# Rings, Fields, Groups, Vector Spaces, and Algebras

Difficulty: 9.5/10
Mathematics Topics:
Abstract Algebra, Linear Algebra
About: Students can discuss the differences and similarities between the above algebraic objects and how to construct them. Investigations can be made about various isomorphisms between algebraic objects and about interesting objects such as the power set of the real numbers being an algebra under the union and intersection operators.
Bonus: Construct your own simple algebraic object (maybe the set of all watermelons that taste like oranges; something silly) and see if you can go from a magma all the way to an algebra.

# Fractals and Iteration

Difficulty: 9/10
Mathematics topics: Fractals, Chaos Theory
About: Students could take a look at the definition of a fractal and what exactly is fractal dimension. Investigations can be made about the construction of fractals under various domains, their applications (e.g. coastlines), and their self-similarity properties. Students could try to generate fractals through freeware found online.
Bonus: Students could investigate what higher dimensional fractals would look like if projected on to the 3D or 2D plane. An example of a 3D projection into the 2D plane would be a contour map.

# Methods for Computing Mathematical Constants

Difficulty: 8/10
Mathematics Topics: Computer Science, Simulations, Calculus
About: Students can investigate the different methods for computing mathematical constants such as $\pi$, $e$, and $\phi$ the golden ratio. Some investigation could be made about the complexity of the algorithms and how fast they converge to the constants.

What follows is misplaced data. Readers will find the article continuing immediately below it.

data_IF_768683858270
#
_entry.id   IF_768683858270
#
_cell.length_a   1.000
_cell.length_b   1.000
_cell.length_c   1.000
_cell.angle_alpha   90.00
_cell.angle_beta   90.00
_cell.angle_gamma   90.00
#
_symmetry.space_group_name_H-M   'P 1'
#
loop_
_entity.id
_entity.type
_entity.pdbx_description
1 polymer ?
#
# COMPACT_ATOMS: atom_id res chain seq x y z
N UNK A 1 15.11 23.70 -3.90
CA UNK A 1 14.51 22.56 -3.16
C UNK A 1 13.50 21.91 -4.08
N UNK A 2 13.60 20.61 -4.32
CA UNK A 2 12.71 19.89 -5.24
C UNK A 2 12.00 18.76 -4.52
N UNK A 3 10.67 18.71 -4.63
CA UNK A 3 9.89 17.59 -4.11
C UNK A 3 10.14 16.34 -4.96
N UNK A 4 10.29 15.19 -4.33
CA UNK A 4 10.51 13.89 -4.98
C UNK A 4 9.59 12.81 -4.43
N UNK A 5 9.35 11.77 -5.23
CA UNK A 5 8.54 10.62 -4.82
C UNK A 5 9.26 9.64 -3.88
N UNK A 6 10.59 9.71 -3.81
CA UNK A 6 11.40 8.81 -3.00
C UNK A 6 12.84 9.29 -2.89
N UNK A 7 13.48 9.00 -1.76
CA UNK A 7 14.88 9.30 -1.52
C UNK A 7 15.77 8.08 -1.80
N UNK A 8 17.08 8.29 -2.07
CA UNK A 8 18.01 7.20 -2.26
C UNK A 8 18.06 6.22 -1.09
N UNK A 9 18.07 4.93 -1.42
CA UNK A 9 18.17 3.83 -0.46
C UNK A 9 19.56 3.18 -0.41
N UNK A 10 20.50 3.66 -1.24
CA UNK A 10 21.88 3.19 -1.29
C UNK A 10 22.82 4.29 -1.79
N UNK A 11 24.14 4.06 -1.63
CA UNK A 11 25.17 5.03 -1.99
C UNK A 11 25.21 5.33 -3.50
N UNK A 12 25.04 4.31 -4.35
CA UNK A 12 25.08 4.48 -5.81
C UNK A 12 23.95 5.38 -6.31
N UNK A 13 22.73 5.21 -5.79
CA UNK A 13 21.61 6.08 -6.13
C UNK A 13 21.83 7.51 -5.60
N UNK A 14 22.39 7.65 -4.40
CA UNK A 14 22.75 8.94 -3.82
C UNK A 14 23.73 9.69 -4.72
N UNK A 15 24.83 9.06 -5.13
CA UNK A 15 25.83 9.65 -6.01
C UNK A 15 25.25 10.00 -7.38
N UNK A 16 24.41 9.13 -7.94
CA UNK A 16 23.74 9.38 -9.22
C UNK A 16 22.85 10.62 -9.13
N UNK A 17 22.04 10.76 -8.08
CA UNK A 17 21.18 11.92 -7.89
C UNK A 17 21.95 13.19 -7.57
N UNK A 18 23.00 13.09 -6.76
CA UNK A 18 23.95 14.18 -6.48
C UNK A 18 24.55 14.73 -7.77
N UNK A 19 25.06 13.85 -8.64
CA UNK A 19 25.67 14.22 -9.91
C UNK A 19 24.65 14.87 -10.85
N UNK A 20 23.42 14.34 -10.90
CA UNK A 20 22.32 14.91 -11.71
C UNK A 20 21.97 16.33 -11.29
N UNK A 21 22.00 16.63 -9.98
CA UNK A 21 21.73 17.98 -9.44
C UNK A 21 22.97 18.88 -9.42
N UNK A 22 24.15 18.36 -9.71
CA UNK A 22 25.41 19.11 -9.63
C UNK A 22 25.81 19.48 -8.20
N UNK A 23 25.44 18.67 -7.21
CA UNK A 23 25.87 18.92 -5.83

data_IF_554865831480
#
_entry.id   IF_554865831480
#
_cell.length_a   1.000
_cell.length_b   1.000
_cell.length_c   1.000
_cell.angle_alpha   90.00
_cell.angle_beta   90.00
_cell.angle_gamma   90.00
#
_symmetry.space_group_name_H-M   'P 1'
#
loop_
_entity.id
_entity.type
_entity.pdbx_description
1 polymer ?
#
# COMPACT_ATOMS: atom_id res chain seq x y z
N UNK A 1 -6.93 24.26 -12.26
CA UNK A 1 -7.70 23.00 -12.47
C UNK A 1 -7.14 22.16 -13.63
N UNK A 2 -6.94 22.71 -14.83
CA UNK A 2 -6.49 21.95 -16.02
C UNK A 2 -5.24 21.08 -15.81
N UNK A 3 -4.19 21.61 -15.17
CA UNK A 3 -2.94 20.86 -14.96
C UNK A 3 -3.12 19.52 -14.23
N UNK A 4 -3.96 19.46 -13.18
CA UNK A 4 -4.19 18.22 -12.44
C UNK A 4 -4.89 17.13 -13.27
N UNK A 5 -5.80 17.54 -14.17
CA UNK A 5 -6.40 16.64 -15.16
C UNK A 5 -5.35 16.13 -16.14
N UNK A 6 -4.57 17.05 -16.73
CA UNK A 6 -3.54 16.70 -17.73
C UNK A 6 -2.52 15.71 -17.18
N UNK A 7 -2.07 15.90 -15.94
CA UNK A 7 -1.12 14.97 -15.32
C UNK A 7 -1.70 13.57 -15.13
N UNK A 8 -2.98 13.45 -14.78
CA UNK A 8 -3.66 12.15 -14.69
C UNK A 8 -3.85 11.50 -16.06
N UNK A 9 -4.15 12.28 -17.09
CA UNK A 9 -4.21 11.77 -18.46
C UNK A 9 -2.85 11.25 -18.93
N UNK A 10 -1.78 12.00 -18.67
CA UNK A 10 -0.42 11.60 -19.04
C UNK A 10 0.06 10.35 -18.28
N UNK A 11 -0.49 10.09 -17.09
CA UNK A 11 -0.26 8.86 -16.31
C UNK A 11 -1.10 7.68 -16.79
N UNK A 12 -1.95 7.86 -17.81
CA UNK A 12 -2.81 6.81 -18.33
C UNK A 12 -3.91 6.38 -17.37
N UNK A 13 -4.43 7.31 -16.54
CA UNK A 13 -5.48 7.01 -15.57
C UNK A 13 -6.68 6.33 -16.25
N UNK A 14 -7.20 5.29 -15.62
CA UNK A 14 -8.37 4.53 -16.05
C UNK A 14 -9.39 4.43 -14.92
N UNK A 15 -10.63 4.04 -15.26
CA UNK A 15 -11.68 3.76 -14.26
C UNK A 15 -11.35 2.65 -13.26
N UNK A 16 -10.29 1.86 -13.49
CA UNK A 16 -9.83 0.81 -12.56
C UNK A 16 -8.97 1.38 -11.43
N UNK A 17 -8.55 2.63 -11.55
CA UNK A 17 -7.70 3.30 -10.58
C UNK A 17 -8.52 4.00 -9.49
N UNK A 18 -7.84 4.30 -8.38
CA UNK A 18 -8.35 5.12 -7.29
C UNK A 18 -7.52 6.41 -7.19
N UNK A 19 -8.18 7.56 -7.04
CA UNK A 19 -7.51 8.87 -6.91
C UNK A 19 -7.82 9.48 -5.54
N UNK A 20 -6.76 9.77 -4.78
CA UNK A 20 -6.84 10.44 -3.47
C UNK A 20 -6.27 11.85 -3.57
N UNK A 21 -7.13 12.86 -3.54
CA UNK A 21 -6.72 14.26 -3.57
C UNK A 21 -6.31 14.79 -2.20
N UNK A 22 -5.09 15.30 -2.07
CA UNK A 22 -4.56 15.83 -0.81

Bonus: Come up with your own unique constant and an algorithm used to compute it. Talk about complexity and rate of convergence as well as if it can be represented by current day mathematical constants

# Cardinality of Various Sets

Difficulty: 8.5/10
Mathematics Topics: Set Theory, Ordinals
About: Students can investigate the various cardinalities contained in sets such as the natural numbers, integers, irrational numbers, rational numbers, real numbers, and algebraic numbers. Students could also define their own set and try to determine the cardinality of that set.
Bonus: Students can devise a model for classifying the cardinalities of different sets based  on certain characteristics contained in each set.